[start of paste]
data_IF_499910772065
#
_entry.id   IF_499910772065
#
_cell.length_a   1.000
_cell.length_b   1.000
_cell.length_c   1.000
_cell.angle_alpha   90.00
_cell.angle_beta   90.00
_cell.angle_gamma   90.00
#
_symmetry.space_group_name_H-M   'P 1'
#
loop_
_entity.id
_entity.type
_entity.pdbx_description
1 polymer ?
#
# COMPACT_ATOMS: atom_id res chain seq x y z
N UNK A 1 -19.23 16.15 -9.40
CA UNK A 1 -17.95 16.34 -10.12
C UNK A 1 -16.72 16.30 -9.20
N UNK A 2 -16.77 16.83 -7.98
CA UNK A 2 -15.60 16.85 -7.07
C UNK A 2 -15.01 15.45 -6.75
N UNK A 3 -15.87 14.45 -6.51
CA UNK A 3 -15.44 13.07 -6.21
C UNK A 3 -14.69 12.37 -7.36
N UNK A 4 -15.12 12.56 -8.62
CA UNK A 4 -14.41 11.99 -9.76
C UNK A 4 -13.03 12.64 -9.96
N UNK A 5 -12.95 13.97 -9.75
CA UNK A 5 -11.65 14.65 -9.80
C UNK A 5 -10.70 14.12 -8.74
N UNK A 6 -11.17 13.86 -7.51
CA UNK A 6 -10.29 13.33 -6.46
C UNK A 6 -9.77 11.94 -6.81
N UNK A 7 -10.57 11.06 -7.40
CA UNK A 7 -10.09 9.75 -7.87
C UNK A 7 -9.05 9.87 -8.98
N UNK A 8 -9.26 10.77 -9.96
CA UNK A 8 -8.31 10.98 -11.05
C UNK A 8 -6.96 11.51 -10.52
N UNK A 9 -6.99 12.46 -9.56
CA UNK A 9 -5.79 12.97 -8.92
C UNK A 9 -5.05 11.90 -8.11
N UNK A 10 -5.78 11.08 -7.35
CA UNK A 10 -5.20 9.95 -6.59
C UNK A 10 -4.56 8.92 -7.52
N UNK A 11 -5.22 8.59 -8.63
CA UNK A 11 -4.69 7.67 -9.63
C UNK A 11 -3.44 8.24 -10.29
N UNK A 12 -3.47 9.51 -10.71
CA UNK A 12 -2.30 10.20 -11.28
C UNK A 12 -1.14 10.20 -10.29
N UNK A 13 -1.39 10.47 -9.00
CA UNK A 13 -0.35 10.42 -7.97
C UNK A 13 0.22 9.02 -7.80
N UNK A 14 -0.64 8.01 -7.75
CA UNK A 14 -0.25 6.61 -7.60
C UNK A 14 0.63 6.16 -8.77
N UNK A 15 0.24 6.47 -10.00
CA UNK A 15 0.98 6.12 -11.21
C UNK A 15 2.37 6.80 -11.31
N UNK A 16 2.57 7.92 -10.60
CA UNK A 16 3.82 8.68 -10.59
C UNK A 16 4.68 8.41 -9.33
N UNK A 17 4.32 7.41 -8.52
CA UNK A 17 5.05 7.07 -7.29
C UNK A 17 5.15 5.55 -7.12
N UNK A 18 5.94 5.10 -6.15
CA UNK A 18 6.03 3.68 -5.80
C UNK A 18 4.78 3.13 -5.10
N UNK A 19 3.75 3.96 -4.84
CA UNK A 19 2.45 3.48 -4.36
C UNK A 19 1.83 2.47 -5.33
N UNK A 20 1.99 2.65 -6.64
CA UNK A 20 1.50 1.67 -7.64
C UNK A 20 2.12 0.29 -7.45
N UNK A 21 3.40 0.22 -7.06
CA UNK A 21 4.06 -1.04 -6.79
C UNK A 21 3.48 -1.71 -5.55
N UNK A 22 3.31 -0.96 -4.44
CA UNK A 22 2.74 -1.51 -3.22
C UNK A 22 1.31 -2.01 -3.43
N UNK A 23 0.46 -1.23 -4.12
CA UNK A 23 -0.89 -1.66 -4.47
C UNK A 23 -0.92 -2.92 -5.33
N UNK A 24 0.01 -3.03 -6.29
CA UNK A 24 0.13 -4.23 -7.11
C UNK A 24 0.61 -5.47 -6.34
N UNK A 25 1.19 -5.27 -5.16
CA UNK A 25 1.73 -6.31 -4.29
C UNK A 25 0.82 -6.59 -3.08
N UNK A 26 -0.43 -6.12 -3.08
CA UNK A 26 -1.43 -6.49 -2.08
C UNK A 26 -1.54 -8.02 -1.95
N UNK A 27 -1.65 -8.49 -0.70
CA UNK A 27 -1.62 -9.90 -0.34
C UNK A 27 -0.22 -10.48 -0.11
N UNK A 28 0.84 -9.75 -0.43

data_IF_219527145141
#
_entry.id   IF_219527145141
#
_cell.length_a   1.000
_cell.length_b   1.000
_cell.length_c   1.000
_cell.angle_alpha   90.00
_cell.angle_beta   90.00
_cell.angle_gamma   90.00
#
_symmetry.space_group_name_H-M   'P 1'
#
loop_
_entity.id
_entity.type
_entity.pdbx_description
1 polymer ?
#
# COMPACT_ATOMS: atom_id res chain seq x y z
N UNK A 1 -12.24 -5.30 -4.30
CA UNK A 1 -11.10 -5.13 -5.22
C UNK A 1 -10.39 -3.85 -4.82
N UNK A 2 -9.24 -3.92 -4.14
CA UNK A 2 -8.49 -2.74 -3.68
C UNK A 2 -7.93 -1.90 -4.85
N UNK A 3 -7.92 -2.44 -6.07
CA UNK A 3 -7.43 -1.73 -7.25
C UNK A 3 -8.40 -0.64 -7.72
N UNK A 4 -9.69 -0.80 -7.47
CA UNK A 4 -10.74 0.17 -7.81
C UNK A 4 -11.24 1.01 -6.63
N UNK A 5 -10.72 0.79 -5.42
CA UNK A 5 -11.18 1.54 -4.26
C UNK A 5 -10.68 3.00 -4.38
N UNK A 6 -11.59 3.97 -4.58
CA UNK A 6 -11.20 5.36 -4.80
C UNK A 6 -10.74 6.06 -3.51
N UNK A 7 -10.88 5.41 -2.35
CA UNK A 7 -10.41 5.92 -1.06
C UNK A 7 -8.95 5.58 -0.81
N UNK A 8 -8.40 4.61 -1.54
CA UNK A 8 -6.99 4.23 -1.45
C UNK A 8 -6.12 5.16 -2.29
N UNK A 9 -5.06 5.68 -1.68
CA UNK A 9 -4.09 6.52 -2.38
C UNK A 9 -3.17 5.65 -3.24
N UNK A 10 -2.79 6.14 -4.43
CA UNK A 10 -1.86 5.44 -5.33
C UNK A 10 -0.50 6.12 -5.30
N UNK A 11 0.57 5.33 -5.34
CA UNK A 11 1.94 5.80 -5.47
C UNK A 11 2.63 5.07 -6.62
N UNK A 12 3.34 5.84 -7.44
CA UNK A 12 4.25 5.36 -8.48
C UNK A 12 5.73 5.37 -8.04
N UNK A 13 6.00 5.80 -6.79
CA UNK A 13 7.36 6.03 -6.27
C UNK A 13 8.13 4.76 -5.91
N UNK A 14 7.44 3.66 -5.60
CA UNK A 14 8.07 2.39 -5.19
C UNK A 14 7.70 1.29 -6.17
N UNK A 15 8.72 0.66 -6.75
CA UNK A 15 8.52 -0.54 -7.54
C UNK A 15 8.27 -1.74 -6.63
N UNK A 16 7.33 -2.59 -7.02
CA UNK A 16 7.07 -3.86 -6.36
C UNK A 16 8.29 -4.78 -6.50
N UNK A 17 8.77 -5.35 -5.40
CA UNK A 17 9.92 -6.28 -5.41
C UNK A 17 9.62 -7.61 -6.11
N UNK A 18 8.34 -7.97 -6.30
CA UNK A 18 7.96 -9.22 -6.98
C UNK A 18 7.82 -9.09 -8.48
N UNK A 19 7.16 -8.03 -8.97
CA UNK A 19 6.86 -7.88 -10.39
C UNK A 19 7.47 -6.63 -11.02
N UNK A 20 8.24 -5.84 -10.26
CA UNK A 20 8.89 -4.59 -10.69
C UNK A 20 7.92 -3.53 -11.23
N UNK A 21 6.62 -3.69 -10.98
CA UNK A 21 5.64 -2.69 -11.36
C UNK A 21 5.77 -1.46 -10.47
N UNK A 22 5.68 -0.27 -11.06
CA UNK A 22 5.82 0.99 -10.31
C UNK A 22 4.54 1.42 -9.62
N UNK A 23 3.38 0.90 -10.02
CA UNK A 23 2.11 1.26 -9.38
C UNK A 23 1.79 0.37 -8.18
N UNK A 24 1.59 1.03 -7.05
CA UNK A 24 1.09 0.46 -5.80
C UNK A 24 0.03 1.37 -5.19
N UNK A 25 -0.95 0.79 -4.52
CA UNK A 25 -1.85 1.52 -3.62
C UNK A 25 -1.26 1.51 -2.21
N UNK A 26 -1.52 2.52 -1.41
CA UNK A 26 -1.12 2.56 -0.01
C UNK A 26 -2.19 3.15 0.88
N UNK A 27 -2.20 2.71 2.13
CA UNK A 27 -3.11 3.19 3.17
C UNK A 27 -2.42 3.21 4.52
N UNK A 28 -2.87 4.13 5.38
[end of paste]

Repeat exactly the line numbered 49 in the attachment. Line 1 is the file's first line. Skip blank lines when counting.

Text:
CA UNK A 10 -5.20 9.95 -6.59